Friday, April 22, 2016

Volkswagen reaches settlement with US over emissions cheating.

The CBS Evening News (4/21, story 7, 0:20, Pelley, 11.17M) reported that Volkswagen on Thursday “agreed to buy back or fix nearly half a million diesel vehicles that were fraudulently rigged to pass emissions tests that they should have failed.”
        NBC Nightly News (4/21, story 6, 1:50, Holt, 16.61M) reported that Volkswagen “reached a broad settlement to compensate owners of diesel cars that came rigged with technology to cheat emissions test.” NBC (Costello) added that “a company that built its reputation on reliability is now paying the price for fraud,” as the automaker “admits tricking the emissions test, while polluting at 40 times the illegal limit.” A federal judge “approved the broad outlines of VW’s plan to compensate the half million customers in America who bought the effected models including certain 2.0 liter Jettas, Beetles, Passats, Golfs, and Audis A-3s.”
        The New York Times (4/21, Ewing, Subscription Publication, 12.03M) reports the settlement, announced in federal court in San Francisco, “left open numerous legal and financial issues stemming from the carmaker’s admission that it rigged diesel vehicles to cheat on pollution tests.” Attorneys “are still negotiating the fines that Volkswagen must pay, as well as the compensation that owners will receive.” US District Judge Charles R. Breyer set a June 21 deadline for Volkswagen “to settle those questions with the federal government as well as lawyers for vehicle owners.” The Wall Street Journal (4/21, B1, Randazzo, Subscription Publication, 6.74M) reports that Judge Breyer said the automaker plans to offer consumers the option of having their vehicles either bought back by Volkswagen or modified to meet emissions standards.
        USA Today (4/21, Bomey, 5.45M) reports that the settlement is between Volkswagen and the Environmental Protection Agency, California regulators, including the California attorney general’s office, “and consumers over a plan to fix or buy back nearly half a million vehicles that violated emissions standards” The deal “includes ‘substantial compensation’ for owners of 2-liter diesel cars that were fitted with software to cheat emissions regulations,” Judge Breyer said. The “accord could finally bring about a solution to a crisis that has bedeviled Volkswagen engineers, who have been unable to deliver a fix that was acceptable to the EPA.”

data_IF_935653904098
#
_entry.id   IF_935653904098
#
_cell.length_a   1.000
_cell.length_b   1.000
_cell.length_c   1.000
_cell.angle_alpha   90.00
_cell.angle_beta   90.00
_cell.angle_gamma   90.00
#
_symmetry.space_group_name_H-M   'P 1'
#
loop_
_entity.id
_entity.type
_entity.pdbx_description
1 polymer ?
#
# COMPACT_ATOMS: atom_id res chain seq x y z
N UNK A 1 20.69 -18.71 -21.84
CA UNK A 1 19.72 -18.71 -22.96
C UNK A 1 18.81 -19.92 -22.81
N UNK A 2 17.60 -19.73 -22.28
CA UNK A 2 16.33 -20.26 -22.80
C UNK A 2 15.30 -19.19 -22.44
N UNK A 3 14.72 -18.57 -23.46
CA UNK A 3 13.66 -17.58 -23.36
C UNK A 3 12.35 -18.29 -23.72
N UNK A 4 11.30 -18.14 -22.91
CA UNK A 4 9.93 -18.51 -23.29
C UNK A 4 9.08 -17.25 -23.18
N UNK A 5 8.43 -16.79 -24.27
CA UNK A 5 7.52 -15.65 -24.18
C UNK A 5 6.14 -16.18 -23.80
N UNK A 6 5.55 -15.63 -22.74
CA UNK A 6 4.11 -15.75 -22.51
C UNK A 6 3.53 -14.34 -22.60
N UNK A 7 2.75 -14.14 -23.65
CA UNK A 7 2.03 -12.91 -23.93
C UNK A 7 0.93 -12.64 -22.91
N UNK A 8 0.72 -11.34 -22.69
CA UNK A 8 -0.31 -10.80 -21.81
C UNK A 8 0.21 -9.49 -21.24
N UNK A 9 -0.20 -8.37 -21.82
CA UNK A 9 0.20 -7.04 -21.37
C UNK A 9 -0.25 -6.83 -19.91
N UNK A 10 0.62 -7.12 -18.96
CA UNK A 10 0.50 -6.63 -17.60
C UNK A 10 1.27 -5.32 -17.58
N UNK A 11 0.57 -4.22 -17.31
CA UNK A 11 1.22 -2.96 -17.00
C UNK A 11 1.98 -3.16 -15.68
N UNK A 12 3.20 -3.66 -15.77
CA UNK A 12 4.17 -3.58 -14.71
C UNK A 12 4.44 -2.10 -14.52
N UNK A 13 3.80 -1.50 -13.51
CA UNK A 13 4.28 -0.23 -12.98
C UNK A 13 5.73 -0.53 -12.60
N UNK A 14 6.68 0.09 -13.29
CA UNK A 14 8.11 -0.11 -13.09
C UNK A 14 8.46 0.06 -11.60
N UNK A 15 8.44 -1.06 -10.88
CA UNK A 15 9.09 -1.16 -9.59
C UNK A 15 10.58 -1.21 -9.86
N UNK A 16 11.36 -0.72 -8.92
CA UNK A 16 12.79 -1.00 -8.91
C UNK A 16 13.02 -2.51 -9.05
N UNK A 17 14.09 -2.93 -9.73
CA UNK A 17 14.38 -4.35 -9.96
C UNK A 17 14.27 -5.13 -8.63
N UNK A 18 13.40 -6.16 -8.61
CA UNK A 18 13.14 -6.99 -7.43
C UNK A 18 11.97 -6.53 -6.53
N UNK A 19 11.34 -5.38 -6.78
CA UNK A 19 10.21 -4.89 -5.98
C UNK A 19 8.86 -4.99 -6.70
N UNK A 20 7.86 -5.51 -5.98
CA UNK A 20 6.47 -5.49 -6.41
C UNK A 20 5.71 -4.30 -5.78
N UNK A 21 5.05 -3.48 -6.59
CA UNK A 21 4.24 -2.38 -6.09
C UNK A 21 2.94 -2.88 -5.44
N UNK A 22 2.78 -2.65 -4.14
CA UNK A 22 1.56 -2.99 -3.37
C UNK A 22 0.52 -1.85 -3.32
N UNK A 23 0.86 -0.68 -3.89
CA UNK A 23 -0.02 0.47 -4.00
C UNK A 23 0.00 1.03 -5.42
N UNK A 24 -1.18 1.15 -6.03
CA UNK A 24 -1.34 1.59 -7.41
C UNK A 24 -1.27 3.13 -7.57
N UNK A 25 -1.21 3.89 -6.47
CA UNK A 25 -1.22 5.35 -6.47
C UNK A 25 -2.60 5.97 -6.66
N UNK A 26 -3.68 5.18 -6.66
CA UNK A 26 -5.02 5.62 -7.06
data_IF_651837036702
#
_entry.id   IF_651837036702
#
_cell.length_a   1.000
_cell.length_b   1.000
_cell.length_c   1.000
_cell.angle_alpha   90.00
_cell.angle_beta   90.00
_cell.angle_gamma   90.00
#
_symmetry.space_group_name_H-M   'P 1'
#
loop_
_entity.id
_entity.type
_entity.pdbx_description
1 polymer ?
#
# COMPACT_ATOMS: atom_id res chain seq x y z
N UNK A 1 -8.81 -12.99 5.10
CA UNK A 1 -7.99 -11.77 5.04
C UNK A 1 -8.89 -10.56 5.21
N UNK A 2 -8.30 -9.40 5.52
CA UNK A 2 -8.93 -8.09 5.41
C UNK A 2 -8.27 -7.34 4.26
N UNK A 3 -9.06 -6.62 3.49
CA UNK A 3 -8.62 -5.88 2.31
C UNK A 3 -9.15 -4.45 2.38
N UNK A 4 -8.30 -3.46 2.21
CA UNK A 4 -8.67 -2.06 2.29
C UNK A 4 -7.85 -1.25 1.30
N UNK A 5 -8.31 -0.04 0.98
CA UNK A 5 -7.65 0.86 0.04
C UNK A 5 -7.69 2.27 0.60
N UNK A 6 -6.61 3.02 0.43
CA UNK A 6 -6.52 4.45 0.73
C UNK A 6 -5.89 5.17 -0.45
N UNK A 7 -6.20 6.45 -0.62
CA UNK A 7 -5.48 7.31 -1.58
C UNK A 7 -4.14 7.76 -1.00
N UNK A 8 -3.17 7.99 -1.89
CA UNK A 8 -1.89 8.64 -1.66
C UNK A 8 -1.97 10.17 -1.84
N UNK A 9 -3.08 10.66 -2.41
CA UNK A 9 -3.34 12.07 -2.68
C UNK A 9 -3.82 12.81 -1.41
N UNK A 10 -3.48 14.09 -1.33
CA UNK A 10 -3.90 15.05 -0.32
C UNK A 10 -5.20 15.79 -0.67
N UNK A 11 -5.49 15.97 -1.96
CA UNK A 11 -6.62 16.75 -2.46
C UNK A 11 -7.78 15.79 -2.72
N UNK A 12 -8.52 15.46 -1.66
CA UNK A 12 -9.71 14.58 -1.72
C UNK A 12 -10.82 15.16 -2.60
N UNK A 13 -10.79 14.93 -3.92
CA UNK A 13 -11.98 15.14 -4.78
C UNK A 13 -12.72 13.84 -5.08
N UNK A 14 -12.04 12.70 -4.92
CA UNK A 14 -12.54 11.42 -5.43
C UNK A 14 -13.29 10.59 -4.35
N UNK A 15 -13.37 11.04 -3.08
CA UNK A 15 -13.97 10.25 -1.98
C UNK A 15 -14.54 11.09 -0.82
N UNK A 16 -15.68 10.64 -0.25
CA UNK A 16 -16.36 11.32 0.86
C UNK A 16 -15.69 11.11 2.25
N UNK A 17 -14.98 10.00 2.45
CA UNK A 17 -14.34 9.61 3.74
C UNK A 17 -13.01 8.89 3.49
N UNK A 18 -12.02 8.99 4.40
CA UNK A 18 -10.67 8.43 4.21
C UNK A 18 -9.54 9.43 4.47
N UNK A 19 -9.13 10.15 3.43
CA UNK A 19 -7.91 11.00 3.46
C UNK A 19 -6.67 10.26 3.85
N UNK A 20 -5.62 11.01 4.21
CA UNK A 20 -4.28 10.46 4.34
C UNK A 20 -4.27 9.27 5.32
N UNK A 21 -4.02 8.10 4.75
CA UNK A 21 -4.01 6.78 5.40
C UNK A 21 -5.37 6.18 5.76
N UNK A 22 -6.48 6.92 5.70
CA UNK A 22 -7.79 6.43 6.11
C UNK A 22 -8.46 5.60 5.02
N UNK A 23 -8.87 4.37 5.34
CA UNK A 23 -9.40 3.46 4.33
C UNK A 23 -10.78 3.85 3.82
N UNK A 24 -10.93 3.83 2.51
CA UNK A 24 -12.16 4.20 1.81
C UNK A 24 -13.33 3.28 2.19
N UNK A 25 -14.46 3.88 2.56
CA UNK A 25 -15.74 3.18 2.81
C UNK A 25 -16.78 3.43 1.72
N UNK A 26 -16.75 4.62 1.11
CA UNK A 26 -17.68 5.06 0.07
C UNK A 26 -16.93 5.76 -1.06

The Los Angeles Times (4/21, Peltz, 4.1M) reports that “the plan’s specifics are still being ironed out,” and “the proposal applies only to the 2.0-liter diesel vehicles involved in the case – including certain Jetta, Golf, Beetle and Passat models – which make up the bulk of the rigged cars. ‘It is a fairly sketchy framework at this point,’ senior analyst Michelle Krebs said,” adding that “the cars’ owners ‘will have to carefully weigh all of their options, which include having Volkswagen buy back their cars, have them repaired if that is possible or return their lease cars.’”
        The AP (4/21) reports that the deal “will include a fund for corrective efforts over the excess pollution, and Volkswagen will be required to commit other money to promote green automotive technology, said Breyer, who has not formally signed off on the deal yet.” Volkswagen “would spend just over $1 billion to compensate owners but did not detail a vehicle fix in the agreement,” according to an unnamed source.

        Politico (4/21, Powers, 1.07M) reports that “the emissions cheating scandal, which came to light seven months ago, has had a devastating impact on Volkswagen’s international reputation, with U.S. regulators, environmental advocacy groups, and consumers calling for blood as the company tried to nail down a compensation and penalties package.” Volkswagen “struck an agreement with European nations months ago to fix its vehicles there, but the company has found it much more challenging to meet the exacting requirements of the Environmental Protection Agency – an agency that, in its own right, has faced significant criticism for failing to catch Volkswagen’s cheating during the U.S. emissions testing process.” Reuters (4/21, Sage, Shepardson) also reports. 

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